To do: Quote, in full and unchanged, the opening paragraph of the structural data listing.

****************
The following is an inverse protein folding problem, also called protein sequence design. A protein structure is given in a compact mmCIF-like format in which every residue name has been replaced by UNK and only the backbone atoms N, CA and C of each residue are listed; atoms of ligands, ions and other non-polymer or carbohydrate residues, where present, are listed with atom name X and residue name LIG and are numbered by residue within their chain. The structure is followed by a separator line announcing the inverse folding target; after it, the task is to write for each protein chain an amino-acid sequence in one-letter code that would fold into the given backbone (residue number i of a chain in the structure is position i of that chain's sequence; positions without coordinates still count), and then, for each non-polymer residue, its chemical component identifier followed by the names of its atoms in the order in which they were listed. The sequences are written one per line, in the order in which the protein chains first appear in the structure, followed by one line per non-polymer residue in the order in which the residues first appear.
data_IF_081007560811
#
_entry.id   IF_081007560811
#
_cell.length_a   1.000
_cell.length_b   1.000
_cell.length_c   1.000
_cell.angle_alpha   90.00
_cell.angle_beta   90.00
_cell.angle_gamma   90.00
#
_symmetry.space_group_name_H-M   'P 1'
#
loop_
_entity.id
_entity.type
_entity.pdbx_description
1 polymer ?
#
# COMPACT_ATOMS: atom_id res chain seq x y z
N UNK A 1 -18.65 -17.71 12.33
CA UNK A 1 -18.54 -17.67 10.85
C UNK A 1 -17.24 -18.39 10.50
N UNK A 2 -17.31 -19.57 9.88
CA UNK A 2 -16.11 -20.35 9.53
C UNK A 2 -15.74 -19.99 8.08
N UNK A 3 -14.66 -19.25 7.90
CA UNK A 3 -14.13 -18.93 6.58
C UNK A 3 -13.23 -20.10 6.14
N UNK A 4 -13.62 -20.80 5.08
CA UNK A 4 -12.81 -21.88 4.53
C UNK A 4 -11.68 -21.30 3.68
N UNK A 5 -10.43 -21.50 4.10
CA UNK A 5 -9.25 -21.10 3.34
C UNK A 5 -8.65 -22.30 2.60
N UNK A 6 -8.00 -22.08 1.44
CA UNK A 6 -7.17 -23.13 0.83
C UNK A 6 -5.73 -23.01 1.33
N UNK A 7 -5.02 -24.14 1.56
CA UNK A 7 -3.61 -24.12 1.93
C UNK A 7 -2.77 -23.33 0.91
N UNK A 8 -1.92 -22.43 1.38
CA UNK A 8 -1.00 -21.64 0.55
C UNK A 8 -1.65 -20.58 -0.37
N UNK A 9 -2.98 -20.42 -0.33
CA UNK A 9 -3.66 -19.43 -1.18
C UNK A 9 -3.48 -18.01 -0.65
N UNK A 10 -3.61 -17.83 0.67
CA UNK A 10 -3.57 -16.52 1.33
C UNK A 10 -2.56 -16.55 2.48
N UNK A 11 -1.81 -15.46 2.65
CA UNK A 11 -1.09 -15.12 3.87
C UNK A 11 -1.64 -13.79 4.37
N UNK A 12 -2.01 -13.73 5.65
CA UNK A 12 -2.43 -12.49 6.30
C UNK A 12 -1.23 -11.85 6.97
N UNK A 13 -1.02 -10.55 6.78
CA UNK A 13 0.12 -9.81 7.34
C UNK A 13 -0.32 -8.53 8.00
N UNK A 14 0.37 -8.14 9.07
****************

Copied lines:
The following is an inverse protein folding problem, also called protein sequence design. A protein structure is given in a compact mmCIF-like format in which every residue name has been replaced by UNK and only the backbone atoms N, CA and C of each residue are listed; atoms of ligands, ions and other non-polymer or carbohydrate residues, where present, are listed with atom name X and residue name LIG and are numbered by residue within their chain. The structure is followed by a separator line announcing the inverse folding target; after it, the task is to write for each protein chain an amino-acid sequence in one-letter code that would fold into the given backbone (residue number i of a chain in the structure is position i of that chain's sequence; positions without coordinates still count), and then, for each non-polymer residue, its chemical component identifier followed by the names of its atoms in the order in which they were listed. The sequences are written one per line, in the order in which the protein chains first appear in the structure, followed by one line per non-polymer residue in the order in which the residues first appear.